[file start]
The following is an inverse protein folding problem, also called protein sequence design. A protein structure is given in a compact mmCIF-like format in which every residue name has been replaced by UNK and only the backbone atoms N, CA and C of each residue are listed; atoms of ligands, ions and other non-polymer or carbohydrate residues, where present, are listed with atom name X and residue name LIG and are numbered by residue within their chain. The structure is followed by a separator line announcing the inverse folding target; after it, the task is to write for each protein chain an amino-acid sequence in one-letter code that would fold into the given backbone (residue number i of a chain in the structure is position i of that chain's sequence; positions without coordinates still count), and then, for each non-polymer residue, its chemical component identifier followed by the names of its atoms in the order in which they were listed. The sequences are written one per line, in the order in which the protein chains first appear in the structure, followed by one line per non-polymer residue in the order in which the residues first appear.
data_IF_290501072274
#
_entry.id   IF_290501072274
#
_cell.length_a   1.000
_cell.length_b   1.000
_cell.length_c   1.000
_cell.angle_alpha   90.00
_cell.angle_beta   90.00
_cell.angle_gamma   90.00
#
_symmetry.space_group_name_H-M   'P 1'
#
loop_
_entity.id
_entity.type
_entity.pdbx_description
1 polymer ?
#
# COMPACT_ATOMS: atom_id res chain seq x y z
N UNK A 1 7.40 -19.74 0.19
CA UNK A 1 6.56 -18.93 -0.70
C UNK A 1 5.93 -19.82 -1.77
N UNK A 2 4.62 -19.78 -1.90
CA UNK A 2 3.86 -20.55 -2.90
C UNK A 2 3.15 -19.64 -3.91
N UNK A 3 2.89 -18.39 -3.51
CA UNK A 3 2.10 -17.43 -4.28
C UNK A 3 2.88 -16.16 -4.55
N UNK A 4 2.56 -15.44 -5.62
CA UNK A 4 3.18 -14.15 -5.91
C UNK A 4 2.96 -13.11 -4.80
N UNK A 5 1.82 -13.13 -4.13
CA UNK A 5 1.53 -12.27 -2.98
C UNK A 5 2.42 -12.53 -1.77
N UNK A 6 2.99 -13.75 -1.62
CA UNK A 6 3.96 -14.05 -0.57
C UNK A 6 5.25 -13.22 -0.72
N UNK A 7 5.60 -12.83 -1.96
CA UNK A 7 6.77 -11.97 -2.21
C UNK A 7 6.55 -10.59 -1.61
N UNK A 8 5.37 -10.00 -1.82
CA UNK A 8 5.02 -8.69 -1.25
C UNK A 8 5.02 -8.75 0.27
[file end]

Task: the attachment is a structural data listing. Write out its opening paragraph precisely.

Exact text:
The following is an inverse protein folding problem, also called protein sequence design. A protein structure is given in a compact mmCIF-like format in which every residue name has been replaced by UNK and only the backbone atoms N, CA and C of each residue are listed; atoms of ligands, ions and other non-polymer or carbohydrate residues, where present, are listed with atom name X and residue name LIG and are numbered by residue within their chain. The structure is followed by a separator line announcing the inverse folding target; after it, the task is to write for each protein chain an amino-acid sequence in one-letter code that would fold into the given backbone (residue number i of a chain in the structure is position i of that chain's sequence; positions without coordinates still count), and then, for each non-polymer residue, its chemical component identifier followed by the names of its atoms in the order in which they were listed. The sequences are written one per line, in the order in which the protein chains first appear in the structure, followed by one line per non-polymer residue in the order in which the residues first appear.